Mississippi and Missouri Railroad Company v. Ward (1862)
Mississippi and Missouri Railroad Company v. Ward (1862) 67 U.S. 485, was brought in the United States District Court for the District of Iowa to abate a bridge across the Mississippi River spanning that river from its Iowa shore to its Illinois shore.
The holding of the United States Supreme Court was to the effect that the District Court of Iowa had no jurisdiction over the portion of the bridge over the Illinois portion of the river bed.
In that case the owner of three steamboats contended that a bridge over the Mississippi River was a public nuisance and specially injurious to him as an owner and navigator of steamboats using the river. He brought suit in a federal court to have the alleged nuisance abated.
The defendant, owner of the bridge, challenged the court's jurisdiction on the ground that the plaintiff had failed to allege any damages.
At page 492 of its opinion, the Supreme Court disposed of the jurisdictional question as follows:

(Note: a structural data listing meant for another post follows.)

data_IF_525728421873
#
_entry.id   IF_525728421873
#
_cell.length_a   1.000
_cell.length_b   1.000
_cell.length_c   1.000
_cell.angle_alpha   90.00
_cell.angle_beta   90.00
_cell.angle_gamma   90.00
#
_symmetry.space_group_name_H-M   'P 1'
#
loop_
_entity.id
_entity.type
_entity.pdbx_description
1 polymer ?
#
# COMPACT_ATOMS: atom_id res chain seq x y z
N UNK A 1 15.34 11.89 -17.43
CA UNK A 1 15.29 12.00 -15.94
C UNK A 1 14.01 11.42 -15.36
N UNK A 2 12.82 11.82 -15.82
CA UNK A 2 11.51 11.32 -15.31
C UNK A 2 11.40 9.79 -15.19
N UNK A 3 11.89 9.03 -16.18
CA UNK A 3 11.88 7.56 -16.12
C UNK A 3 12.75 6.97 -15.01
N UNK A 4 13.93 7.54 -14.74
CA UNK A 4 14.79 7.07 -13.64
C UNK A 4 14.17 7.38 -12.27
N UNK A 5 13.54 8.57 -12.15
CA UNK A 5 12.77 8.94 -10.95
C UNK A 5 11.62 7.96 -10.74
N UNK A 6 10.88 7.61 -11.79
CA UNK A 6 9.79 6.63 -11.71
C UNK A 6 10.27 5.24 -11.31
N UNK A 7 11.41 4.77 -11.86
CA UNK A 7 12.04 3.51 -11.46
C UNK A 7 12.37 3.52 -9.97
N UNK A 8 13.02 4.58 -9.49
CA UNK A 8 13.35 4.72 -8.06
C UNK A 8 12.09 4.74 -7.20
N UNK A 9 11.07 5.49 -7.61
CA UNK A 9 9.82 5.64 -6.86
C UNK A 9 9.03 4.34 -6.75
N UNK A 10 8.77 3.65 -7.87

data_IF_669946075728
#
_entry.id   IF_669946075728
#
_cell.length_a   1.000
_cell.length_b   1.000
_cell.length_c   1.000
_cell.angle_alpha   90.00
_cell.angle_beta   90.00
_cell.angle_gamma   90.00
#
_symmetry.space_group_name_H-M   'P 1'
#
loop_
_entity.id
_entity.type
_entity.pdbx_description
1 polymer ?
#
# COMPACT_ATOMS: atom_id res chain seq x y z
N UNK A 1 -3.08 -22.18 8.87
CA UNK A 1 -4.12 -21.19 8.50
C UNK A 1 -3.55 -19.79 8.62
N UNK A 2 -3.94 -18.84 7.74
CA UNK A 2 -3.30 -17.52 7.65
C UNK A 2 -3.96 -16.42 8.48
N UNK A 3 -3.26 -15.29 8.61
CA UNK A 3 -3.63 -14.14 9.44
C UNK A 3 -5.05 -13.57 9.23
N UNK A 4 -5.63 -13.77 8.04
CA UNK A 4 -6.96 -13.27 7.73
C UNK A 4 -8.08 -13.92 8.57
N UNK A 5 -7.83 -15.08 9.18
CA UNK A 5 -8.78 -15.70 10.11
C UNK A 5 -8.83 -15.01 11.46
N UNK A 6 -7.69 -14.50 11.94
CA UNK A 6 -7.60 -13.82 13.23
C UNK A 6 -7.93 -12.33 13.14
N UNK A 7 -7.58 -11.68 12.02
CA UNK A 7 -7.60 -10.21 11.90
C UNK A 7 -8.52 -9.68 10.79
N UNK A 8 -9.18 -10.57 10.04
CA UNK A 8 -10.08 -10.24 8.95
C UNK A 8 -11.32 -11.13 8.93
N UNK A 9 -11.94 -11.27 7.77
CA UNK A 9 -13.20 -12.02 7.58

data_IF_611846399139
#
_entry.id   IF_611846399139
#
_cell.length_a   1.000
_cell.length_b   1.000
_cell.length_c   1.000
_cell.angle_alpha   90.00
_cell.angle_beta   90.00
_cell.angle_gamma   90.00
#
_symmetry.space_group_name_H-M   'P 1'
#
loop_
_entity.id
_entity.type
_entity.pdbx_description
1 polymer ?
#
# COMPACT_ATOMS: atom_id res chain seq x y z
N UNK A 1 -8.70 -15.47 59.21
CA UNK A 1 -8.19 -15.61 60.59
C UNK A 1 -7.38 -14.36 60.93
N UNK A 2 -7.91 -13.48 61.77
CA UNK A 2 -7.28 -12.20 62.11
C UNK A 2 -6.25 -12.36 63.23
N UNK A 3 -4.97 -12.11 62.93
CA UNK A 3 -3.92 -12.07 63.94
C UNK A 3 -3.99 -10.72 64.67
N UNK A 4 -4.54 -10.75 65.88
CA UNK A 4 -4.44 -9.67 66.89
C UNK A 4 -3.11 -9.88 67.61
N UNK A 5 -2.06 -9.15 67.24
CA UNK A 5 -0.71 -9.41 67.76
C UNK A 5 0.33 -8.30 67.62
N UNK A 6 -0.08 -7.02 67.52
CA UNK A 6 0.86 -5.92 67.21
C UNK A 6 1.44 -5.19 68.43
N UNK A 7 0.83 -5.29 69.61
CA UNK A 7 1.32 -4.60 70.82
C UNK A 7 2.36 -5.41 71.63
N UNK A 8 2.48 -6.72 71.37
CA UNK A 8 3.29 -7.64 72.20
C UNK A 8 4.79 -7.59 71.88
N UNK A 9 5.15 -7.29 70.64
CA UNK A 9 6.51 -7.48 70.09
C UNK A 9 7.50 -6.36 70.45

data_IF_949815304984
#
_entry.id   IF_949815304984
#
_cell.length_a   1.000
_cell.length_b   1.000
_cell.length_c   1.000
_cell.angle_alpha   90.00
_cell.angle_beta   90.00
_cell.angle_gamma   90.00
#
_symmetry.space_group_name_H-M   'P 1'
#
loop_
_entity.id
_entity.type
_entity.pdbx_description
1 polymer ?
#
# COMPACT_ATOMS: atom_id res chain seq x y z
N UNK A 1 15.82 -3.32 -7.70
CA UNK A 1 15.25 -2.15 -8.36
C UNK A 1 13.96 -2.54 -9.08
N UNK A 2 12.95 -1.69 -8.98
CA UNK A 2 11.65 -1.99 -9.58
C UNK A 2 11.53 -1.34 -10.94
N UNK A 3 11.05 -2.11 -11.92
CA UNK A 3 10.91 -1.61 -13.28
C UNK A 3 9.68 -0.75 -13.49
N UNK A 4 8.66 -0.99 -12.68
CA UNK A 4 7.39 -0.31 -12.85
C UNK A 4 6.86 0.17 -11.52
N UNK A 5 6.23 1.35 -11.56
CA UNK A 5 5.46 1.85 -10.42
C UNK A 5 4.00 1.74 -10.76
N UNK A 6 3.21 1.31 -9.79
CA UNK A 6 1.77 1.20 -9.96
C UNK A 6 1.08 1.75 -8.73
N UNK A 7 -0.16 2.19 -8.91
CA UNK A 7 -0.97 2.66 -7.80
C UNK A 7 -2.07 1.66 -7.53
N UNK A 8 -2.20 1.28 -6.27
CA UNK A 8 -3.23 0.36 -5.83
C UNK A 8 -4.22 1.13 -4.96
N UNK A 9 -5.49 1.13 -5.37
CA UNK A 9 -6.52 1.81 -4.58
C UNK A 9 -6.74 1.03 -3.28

"But the want of a sufficient amount of damage having been sustained to give the Federal Courts jurisdiction, will not defeat the remedy, as the removal of the obstruction is the matter of controversy and the value of the object must govern."
It was decided that jurisdiction is to be tested by the value of the object to be gained by the bill.
The Supreme Court said as follows:
"A bill in equity to abate a public nuisance, filed by one who has sustained special damages, has succeeded to the former mode in England of an information in Chancery, prosecuted on behalf of the Crown, to abate or enjoin the nuisance as a preventive remedy. The private party sues rather as a public prosecutor than on his own account; and unless he shows that he has sustained, and is still sustaining individual damage, he cannot be heard."
"The private party sues rather as a public prosecutor than on his own account; and unless he shows that he has sustained, and is still sustaining, individual damage, he cannot be heard. Then, again, the obstruction to navigation must be plainly a nuisance within this rule before it can be removed by decree. If the proceeding was by indictment, and the jury doubted whether the obstruction was a nuisance or not, they would be instructed to acquit the defendant; and so, if this case was referred to a jury to try the fact, and they doubted, they would be bound to acquit. And the same rule applies in a Court of Chancery where the Court ascertains the fact of nuisance."